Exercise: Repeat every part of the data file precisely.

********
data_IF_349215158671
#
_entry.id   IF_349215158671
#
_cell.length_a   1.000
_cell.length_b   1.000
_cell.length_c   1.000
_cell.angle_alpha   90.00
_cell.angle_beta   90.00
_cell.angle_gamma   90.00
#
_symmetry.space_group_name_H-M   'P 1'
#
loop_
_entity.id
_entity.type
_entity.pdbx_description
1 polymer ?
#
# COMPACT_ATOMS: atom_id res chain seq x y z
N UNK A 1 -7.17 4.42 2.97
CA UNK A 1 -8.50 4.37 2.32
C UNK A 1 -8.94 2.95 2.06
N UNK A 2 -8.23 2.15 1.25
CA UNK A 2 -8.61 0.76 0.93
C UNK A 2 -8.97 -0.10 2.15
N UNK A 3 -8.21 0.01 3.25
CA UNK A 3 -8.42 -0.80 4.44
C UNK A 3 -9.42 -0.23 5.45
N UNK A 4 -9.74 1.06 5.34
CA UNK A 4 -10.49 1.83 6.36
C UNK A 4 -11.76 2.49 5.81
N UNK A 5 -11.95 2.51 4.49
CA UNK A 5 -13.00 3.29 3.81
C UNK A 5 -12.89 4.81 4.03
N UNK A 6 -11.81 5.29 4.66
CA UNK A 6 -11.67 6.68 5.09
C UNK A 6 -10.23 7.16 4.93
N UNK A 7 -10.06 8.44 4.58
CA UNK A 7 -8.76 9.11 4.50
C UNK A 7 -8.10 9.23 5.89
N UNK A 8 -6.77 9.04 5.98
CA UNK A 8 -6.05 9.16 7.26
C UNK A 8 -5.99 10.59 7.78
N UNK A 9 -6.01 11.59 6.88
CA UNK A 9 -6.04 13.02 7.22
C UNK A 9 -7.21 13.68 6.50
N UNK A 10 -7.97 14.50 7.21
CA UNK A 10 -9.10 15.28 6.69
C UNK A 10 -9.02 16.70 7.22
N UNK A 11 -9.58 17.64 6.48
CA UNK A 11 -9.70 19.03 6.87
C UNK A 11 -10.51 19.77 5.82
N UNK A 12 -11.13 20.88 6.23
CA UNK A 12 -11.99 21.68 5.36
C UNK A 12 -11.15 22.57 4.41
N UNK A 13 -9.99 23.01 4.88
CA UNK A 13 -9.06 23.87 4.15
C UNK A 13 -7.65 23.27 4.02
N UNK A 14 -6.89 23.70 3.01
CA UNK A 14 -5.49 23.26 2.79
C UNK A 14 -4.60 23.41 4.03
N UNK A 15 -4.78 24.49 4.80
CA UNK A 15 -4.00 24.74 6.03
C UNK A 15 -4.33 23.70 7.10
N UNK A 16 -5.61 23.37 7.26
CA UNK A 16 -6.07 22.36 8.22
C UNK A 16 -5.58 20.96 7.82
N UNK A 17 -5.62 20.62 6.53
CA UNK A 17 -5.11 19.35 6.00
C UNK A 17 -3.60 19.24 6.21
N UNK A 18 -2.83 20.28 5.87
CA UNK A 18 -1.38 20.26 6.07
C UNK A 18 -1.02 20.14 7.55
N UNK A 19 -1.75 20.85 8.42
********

data_IF_349215158671
#
_entry.id   IF_349215158671
#
_cell.length_a   1.000
_cell.length_b   1.000
_cell.length_c   1.000
_cell.angle_alpha   90.00
_cell.angle_beta   90.00
_cell.angle_gamma   90.00
#
_symmetry.space_group_name_H-M   'P 1'
#
loop_
_entity.id
_entity.type
_entity.pdbx_description
1 polymer ?
#
# COMPACT_ATOMS: atom_id res chain seq x y z
N UNK A 1 -7.17 4.42 2.97
CA UNK A 1 -8.50 4.37 2.32
C UNK A 1 -8.94 2.95 2.06
N UNK A 2 -8.23 2.15 1.25
CA UNK A 2 -8.61 0.76 0.93
C UNK A 2 -8.97 -0.10 2.15
N UNK A 3 -8.21 0.01 3.25
CA UNK A 3 -8.42 -0.80 4.44
C UNK A 3 -9.42 -0.23 5.45
N UNK A 4 -9.74 1.06 5.34
CA UNK A 4 -10.49 1.83 6.36
C UNK A 4 -11.76 2.49 5.81
N UNK A 5 -11.95 2.51 4.49
CA UNK A 5 -13.00 3.29 3.81
C UNK A 5 -12.89 4.81 4.03
N UNK A 6 -11.81 5.29 4.66
CA UNK A 6 -11.67 6.68 5.09
C UNK A 6 -10.23 7.16 4.93
N UNK A 7 -10.06 8.44 4.58
CA UNK A 7 -8.76 9.11 4.50
C UNK A 7 -8.10 9.23 5.89
N UNK A 8 -6.77 9.04 5.98
CA UNK A 8 -6.05 9.16 7.26
C UNK A 8 -5.99 10.59 7.78
N UNK A 9 -6.01 11.59 6.88
CA UNK A 9 -6.04 13.02 7.22
C UNK A 9 -7.21 13.68 6.50
N UNK A 10 -7.97 14.50 7.21
CA UNK A 10 -9.10 15.28 6.69
C UNK A 10 -9.02 16.70 7.22
N UNK A 11 -9.58 17.64 6.48
CA UNK A 11 -9.70 19.03 6.87
C UNK A 11 -10.51 19.77 5.82
N UNK A 12 -11.13 20.88 6.23
CA UNK A 12 -11.99 21.68 5.36
C UNK A 12 -11.15 22.57 4.41
N UNK A 13 -9.99 23.01 4.88
CA UNK A 13 -9.06 23.87 4.15
C UNK A 13 -7.65 23.27 4.02
N UNK A 14 -6.89 23.70 3.01
CA UNK A 14 -5.49 23.26 2.79
C UNK A 14 -4.60 23.41 4.03
N UNK A 15 -4.78 24.49 4.80
CA UNK A 15 -4.00 24.74 6.03
C UNK A 15 -4.33 23.70 7.10
N UNK A 16 -5.61 23.37 7.26
CA UNK A 16 -6.07 22.36 8.22
C UNK A 16 -5.58 20.96 7.82
N UNK A 17 -5.62 20.62 6.53
CA UNK A 17 -5.11 19.35 6.00
C UNK A 17 -3.60 19.24 6.21
N UNK A 18 -2.83 20.28 5.87
CA UNK A 18 -1.38 20.26 6.07
C UNK A 18 -1.02 20.14 7.55
N UNK A 19 -1.75 20.85 8.42